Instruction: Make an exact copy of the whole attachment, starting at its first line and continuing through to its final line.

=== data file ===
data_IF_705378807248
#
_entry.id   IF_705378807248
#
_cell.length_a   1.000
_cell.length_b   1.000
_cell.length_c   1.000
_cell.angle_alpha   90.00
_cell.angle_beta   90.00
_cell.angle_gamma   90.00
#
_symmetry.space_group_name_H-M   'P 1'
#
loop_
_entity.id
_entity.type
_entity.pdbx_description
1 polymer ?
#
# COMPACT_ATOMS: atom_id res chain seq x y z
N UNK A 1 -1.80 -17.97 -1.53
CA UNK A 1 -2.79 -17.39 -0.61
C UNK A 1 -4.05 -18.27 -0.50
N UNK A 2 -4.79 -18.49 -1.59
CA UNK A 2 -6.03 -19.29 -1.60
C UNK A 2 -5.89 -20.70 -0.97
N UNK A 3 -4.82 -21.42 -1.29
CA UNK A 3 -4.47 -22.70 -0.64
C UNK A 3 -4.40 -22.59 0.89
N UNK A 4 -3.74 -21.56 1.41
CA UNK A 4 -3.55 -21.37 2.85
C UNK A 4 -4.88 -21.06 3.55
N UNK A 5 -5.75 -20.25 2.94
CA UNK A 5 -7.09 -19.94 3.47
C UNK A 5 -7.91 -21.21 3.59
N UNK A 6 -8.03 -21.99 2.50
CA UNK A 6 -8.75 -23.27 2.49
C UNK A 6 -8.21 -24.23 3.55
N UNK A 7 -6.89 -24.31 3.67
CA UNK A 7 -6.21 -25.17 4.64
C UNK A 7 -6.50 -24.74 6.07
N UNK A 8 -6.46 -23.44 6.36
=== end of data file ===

data_IF_705378807248
#
_entry.id   IF_705378807248
#
_cell.length_a   1.000
_cell.length_b   1.000
_cell.length_c   1.000
_cell.angle_alpha   90.00
_cell.angle_beta   90.00
_cell.angle_gamma   90.00
#
_symmetry.space_group_name_H-M   'P 1'
#
loop_
_entity.id
_entity.type
_entity.pdbx_description
1 polymer ?
#
# COMPACT_ATOMS: atom_id res chain seq x y z
N UNK A 1 -1.80 -17.97 -1.53
CA UNK A 1 -2.79 -17.39 -0.61
C UNK A 1 -4.05 -18.27 -0.50
N UNK A 2 -4.79 -18.49 -1.59
CA UNK A 2 -6.03 -19.29 -1.60
C UNK A 2 -5.89 -20.70 -0.97
N UNK A 3 -4.82 -21.42 -1.29
CA UNK A 3 -4.47 -22.70 -0.64
C UNK A 3 -4.40 -22.59 0.89
N UNK A 4 -3.74 -21.56 1.41
CA UNK A 4 -3.55 -21.37 2.85
C UNK A 4 -4.88 -21.06 3.55
N UNK A 5 -5.75 -20.25 2.94
CA UNK A 5 -7.09 -19.94 3.47
C UNK A 5 -7.91 -21.21 3.59
N UNK A 6 -8.03 -21.99 2.50
CA UNK A 6 -8.75 -23.27 2.49
C UNK A 6 -8.21 -24.23 3.55
N UNK A 7 -6.89 -24.31 3.67
CA UNK A 7 -6.21 -25.17 4.64
C UNK A 7 -6.50 -24.74 6.07
N UNK A 8 -6.46 -23.44 6.36